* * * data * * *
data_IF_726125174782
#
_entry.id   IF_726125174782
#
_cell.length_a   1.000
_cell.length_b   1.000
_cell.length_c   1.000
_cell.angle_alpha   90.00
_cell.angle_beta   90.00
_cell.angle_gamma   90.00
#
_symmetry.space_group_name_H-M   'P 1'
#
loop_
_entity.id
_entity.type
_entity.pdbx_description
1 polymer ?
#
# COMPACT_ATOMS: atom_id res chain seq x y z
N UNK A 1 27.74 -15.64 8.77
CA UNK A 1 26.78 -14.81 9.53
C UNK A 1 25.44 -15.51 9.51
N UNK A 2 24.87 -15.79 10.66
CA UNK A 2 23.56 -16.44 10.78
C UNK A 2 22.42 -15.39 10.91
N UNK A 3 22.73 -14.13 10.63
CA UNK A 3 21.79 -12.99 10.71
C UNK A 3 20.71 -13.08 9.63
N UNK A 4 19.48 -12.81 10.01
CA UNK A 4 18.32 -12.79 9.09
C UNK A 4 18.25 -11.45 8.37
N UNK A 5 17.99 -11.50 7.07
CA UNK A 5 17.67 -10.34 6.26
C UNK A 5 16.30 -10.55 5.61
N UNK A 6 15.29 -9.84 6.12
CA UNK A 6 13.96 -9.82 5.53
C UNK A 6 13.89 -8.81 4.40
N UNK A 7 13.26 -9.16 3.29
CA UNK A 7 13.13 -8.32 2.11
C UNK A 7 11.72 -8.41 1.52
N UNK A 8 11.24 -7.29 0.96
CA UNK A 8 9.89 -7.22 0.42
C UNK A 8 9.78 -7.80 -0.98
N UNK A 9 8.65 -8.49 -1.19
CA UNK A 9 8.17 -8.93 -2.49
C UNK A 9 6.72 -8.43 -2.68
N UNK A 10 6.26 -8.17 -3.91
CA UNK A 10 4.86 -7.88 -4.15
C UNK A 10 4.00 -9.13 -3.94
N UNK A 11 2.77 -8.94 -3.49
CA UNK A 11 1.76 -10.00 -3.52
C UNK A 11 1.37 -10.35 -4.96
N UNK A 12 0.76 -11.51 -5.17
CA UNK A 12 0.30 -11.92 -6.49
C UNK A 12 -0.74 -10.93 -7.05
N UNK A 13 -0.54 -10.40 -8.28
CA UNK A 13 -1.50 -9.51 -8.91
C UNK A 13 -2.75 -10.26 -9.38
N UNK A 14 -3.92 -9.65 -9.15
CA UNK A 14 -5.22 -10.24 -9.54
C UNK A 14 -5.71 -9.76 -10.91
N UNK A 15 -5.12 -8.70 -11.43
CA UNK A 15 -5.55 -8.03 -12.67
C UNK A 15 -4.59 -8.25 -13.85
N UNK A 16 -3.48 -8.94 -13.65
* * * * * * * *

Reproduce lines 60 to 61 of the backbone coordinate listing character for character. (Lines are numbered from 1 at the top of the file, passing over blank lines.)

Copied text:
N UNK A 14 -3.92 -9.65 -9.15
CA UNK A 14 -5.22 -10.24 -9.54